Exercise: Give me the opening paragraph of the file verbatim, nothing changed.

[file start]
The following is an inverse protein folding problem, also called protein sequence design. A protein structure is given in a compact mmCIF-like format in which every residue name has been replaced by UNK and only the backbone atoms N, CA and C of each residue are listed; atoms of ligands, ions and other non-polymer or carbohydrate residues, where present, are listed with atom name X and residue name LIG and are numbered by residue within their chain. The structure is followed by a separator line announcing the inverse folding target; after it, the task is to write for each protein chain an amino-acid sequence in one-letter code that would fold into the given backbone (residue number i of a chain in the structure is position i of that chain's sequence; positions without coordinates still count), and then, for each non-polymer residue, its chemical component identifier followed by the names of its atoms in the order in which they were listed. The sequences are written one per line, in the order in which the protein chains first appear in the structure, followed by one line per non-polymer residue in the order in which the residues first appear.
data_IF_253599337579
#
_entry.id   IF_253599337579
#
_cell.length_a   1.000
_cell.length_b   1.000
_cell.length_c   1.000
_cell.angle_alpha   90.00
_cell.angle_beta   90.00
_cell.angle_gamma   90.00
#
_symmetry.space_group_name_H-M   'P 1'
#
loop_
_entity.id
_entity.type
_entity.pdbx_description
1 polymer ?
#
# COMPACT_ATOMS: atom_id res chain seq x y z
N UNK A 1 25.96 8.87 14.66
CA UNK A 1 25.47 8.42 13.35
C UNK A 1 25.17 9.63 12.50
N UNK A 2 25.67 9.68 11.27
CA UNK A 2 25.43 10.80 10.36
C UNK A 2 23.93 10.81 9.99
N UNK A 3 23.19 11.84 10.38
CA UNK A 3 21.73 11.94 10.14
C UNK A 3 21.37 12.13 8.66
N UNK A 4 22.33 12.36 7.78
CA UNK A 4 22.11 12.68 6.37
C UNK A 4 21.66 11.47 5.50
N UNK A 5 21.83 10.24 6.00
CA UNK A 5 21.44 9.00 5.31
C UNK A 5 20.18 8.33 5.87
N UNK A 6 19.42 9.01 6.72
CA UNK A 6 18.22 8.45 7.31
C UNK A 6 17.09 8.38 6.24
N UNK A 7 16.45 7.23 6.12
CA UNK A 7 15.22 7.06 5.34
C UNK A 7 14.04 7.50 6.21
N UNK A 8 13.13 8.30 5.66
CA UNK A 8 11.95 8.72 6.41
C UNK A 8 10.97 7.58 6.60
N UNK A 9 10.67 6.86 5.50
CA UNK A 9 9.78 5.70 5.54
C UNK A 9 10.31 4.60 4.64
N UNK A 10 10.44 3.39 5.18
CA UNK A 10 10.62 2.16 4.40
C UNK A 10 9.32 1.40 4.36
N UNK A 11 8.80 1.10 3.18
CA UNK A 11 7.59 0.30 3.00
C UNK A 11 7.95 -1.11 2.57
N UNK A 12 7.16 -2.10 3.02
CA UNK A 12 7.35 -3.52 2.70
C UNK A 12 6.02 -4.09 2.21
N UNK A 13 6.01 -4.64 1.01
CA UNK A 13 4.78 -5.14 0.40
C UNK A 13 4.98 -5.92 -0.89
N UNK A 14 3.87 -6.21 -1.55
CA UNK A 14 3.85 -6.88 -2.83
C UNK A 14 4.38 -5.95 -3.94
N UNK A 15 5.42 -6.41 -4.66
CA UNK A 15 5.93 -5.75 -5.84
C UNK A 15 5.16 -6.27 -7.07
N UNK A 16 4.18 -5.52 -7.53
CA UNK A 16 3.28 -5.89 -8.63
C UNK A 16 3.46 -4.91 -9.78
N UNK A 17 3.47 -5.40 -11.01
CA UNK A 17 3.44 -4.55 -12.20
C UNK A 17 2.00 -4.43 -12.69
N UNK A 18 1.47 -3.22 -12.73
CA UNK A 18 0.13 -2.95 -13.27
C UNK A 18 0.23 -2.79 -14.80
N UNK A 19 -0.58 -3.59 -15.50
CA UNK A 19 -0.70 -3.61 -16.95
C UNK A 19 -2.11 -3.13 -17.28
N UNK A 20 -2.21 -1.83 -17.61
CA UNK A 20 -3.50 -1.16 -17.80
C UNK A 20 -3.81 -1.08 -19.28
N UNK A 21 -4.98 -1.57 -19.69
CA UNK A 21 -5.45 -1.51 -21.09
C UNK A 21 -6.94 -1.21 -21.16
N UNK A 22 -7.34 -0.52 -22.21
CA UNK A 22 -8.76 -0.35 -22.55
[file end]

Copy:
The following is an inverse protein folding problem, also called protein sequence design. A protein structure is given in a compact mmCIF-like format in which every residue name has been replaced by UNK and only the backbone atoms N, CA and C of each residue are listed; atoms of ligands, ions and other non-polymer or carbohydrate residues, where present, are listed with atom name X and residue name LIG and are numbered by residue within their chain. The structure is followed by a separator line announcing the inverse folding target; after it, the task is to write for each protein chain an amino-acid sequence in one-letter code that would fold into the given backbone (residue number i of a chain in the structure is position i of that chain's sequence; positions without coordinates still count), and then, for each non-polymer residue, its chemical component identifier followed by the names of its atoms in the order in which they were listed. The sequences are written one per line, in the order in which the protein chains first appear in the structure, followed by one line per non-polymer residue in the order in which the residues first appear.